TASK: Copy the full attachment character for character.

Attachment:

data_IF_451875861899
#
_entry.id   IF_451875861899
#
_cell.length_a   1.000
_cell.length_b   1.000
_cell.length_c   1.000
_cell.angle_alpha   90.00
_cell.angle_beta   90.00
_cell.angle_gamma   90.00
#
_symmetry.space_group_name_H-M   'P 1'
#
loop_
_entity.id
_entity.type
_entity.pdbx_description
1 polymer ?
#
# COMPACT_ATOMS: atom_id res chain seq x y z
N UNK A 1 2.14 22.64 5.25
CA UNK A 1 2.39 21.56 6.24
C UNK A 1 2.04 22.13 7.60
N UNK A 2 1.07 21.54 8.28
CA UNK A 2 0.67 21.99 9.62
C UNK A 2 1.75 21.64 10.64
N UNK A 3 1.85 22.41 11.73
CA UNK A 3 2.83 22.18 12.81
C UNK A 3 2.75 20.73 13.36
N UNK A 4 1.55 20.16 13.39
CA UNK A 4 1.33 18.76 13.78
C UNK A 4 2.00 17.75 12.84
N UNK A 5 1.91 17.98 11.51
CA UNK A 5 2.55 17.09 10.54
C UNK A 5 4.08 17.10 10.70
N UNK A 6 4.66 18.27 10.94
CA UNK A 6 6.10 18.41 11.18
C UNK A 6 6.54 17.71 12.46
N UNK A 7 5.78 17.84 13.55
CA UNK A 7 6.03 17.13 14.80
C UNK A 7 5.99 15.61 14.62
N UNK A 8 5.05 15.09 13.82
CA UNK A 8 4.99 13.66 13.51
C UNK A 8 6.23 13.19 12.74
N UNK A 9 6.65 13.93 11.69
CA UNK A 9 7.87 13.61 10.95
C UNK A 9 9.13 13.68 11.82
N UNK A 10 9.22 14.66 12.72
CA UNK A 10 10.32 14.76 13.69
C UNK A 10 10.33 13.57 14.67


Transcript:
data_IF_451875861899
#
_entry.id   IF_451875861899
#
_cell.length_a   1.000
_cell.length_b   1.000
_cell.length_c   1.000
_cell.angle_alpha   90.00
_cell.angle_beta   90.00
_cell.angle_gamma   90.00
#
_symmetry.space_group_name_H-M   'P 1'
#
loop_
_entity.id
_entity.type
_entity.pdbx_description
1 polymer ?
#
# COMPACT_ATOMS: atom_id res chain seq x y z
N UNK A 1 2.14 22.64 5.25
CA UNK A 1 2.39 21.56 6.24
C UNK A 1 2.04 22.13 7.60
N UNK A 2 1.07 21.54 8.28
CA UNK A 2 0.67 21.99 9.62
C UNK A 2 1.75 21.64 10.64
N UNK A 3 1.85 22.41 11.73
CA UNK A 3 2.83 22.18 12.81
C UNK A 3 2.75 20.73 13.36
N UNK A 4 1.55 20.16 13.39
CA UNK A 4 1.33 18.76 13.78
C UNK A 4 2.00 17.75 12.84
N UNK A 5 1.91 17.98 11.51
CA UNK A 5 2.55 17.09 10.54
C UNK A 5 4.08 17.10 10.70
N UNK A 6 4.66 18.27 10.94
CA UNK A 6 6.10 18.41 11.18
C UNK A 6 6.54 17.71 12.46
N UNK A 7 5.78 17.84 13.55
CA UNK A 7 6.03 17.13 14.80
C UNK A 7 5.99 15.61 14.62
N UNK A 8 5.05 15.09 13.82
CA UNK A 8 4.99 13.66 13.51
C UNK A 8 6.23 13.19 12.74
N UNK A 9 6.65 13.93 11.69
CA UNK A 9 7.87 13.61 10.95
C UNK A 9 9.13 13.68 11.82
N UNK A 10 9.22 14.66 12.72
CA UNK A 10 10.32 14.76 13.69
C UNK A 10 10.33 13.57 14.67